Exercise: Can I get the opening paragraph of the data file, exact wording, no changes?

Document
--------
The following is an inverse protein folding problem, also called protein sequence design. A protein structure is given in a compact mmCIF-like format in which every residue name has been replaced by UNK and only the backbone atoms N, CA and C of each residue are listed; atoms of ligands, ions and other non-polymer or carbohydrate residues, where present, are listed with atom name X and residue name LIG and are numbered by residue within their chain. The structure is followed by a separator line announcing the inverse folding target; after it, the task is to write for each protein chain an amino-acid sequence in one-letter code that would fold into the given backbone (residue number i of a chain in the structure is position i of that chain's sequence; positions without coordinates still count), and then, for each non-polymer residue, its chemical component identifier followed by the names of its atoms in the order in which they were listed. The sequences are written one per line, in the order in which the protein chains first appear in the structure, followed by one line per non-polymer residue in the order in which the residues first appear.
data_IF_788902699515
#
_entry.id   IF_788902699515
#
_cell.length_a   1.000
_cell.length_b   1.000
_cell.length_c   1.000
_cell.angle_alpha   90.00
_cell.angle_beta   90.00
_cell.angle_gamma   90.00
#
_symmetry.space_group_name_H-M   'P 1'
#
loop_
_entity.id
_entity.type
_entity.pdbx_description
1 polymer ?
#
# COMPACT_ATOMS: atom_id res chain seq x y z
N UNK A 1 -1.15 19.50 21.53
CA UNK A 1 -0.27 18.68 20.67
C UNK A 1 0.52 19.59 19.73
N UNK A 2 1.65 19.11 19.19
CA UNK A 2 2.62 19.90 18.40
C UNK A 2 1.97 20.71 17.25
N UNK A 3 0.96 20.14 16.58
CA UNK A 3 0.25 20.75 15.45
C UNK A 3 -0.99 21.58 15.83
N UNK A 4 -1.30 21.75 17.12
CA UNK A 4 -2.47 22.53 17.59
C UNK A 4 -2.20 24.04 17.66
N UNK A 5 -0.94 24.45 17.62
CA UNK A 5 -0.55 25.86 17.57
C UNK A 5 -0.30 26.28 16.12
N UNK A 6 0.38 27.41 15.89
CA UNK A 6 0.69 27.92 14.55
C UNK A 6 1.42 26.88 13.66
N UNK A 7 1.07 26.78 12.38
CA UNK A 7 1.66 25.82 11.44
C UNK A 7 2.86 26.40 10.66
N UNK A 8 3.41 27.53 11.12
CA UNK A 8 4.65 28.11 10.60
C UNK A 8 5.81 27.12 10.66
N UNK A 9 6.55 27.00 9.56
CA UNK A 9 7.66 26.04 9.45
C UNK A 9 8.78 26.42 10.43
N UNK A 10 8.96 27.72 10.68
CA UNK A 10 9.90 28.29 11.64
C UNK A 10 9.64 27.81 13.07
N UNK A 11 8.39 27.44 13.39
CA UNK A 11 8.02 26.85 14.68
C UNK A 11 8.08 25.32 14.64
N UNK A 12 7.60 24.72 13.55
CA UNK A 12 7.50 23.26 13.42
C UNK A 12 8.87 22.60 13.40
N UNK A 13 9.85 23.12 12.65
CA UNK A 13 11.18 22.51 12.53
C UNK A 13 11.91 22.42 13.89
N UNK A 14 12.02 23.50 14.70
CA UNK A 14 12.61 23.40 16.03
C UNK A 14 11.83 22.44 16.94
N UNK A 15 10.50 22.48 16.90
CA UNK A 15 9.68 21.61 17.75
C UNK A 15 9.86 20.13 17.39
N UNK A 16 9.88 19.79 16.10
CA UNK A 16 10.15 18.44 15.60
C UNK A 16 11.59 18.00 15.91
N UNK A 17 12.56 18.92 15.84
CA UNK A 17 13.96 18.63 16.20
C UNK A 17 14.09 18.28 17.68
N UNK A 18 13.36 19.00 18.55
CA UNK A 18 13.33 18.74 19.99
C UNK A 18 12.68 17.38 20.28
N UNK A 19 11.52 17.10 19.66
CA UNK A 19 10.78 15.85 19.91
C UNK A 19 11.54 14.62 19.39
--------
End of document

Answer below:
The following is an inverse protein folding problem, also called protein sequence design. A protein structure is given in a compact mmCIF-like format in which every residue name has been replaced by UNK and only the backbone atoms N, CA and C of each residue are listed; atoms of ligands, ions and other non-polymer or carbohydrate residues, where present, are listed with atom name X and residue name LIG and are numbered by residue within their chain. The structure is followed by a separator line announcing the inverse folding target; after it, the task is to write for each protein chain an amino-acid sequence in one-letter code that would fold into the given backbone (residue number i of a chain in the structure is position i of that chain's sequence; positions without coordinates still count), and then, for each non-polymer residue, its chemical component identifier followed by the names of its atoms in the order in which they were listed. The sequences are written one per line, in the order in which the protein chains first appear in the structure, followed by one line per non-polymer residue in the order in which the residues first appear.